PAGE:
As a kid, there was nothing better to bring to school than your portable gaming device. It was the pinnacle of (legal) things to bring. Toys, comic books, and cards all pales in comparison to bringing your video games to school. It was the most expensive item a kid can have, so there was a greater pain if you lost it, got it stolen, broke it, or had it taken away by a teacher. You may not come back home with it and you would have to face your parents when they ask “where’s your Game Boy?” and you would have face them and say “my teacher took it away.” It was the biggest gamble for coolness, but it was worth it.
My earliest memory of having video games in school wasn’t even brought in by me. I was in this Summer school program (it explains my brilliance today) and some kid brought in his Game Gear. He only played with it during the break, which made sense you don’t want to have it taken away, but what happened while he was playing was amazing. All the kids swarmed and gathered around him. Everyone looked over his shoulder to check out what he was playing. It was like a show and the best seats in the house were sitting next to him or looking from under his right earlobe. Kids wanted to see what the heck you were playing and if there was even a slight chance they can get a chance to play. 110% of the time, the answer was no.
That was when I was about 7 years old. Fast forward around 5 years later and I’m in Junior High School. People didn’t huddle around anymore, we were older, and at this time the Game Boy Advance had released. Somehow everybody and their mothers got a Game Boy Advance and for some strange reason everyone I knew really got into Sonic Advance. Everyone brought in their Game Boy Advance and we would link up during our lunchtime. I had one of those 4-way link cables and we had 4-player matches in Sonic Advance everyday for a good long while. The person who got stuck with Amy was always bummed out.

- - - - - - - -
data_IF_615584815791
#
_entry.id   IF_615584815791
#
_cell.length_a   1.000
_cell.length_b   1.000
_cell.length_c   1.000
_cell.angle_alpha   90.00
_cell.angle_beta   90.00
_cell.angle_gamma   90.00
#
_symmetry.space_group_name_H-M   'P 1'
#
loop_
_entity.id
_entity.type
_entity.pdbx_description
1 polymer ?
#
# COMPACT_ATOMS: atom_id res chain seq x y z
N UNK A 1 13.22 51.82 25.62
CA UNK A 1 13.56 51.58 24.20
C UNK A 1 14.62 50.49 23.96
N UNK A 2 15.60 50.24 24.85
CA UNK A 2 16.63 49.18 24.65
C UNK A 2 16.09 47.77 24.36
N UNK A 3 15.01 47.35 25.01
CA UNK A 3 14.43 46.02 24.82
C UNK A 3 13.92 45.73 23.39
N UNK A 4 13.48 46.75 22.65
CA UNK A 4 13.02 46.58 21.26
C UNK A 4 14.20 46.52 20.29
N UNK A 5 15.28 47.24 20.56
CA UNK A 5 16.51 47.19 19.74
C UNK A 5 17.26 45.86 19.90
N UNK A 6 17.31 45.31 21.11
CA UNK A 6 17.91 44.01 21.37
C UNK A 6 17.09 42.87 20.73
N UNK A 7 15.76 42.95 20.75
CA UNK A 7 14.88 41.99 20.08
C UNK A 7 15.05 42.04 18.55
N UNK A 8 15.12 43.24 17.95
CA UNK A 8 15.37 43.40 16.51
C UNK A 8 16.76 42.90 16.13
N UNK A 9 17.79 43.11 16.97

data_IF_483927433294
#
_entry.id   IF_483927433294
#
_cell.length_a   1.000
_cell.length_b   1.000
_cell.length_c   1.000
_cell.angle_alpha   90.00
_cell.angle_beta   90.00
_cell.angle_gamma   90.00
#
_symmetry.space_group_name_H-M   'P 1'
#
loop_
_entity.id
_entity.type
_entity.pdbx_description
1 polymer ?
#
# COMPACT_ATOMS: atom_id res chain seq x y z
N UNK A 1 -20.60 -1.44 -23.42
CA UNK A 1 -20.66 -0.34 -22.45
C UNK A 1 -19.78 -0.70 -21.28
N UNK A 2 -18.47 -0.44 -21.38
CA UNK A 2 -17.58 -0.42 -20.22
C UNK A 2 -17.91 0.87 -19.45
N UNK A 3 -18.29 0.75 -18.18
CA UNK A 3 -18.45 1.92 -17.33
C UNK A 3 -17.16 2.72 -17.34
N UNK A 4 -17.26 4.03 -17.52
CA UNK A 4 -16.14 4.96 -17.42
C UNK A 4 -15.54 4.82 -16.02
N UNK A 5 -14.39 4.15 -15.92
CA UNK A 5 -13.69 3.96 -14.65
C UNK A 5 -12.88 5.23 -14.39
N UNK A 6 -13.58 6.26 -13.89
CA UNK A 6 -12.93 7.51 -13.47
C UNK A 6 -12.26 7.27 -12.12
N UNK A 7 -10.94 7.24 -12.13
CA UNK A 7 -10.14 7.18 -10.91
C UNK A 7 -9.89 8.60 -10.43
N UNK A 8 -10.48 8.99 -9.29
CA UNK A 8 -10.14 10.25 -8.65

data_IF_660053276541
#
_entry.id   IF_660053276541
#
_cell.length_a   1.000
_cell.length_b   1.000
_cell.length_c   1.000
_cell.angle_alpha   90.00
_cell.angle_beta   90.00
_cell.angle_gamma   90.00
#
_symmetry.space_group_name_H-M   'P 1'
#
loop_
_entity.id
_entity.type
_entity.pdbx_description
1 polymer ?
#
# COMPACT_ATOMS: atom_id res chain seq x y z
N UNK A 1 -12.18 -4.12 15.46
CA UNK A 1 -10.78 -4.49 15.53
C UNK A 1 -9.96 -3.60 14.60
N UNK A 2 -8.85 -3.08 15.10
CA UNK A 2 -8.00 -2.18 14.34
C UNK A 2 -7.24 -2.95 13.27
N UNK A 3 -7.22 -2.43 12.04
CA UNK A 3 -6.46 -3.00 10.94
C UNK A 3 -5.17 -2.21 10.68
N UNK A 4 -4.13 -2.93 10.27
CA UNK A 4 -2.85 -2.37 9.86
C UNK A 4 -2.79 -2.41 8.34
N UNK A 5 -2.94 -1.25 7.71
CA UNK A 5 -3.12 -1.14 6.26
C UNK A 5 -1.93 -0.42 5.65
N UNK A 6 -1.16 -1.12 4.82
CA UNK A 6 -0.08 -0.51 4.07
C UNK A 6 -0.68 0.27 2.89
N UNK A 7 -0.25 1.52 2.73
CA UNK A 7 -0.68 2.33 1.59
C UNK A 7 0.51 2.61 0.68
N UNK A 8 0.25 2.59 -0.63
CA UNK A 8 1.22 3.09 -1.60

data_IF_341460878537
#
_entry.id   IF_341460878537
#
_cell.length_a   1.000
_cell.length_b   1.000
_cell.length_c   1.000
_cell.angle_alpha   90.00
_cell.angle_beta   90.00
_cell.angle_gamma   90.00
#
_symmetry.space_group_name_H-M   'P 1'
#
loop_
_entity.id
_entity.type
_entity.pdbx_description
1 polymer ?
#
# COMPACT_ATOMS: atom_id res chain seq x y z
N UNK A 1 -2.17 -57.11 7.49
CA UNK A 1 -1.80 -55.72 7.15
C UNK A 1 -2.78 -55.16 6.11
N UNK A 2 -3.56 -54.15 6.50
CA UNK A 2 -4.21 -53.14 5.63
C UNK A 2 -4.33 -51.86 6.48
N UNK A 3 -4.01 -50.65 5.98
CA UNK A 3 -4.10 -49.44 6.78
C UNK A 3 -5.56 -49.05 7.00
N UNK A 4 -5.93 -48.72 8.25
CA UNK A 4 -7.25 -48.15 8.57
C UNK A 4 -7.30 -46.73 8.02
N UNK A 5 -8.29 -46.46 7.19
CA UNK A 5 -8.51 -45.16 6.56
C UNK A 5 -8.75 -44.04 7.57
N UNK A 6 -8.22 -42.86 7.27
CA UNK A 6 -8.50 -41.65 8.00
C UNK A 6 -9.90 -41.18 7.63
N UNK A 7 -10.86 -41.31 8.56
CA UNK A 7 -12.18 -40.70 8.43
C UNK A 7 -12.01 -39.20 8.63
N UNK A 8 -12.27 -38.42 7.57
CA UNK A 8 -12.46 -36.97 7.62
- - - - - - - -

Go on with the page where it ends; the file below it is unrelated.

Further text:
Eventually playing during lunchtime wasn’t enough. It spilled into our classes too. We started playing underneath the tables and linked up during class which was a terrible idea. One day we had our Game Boys taken away and it was one of the worst feelings. Luckily, our teacher gave them back to us at the end of the day, but he could have held it for a month (it was school policy) and forced our parents to come and pick it up.
The one thing I had that was taken away from me in school and never given back to me was my Pokémon Pikachu 2. It was taken from me and I never got it back. I miss that little thing. I’m friends with the teacher that took it away from me on Facebook now (don’t act like you don’t have teachers as friends), maybe I should ask him… Maybe he’ll still have it…
Oh well, that was just some of the experiences I had with video games I brought into school as a kid and I hope you guys have better (perhaps funnier) experiences than I did. Share some of yours with us, please?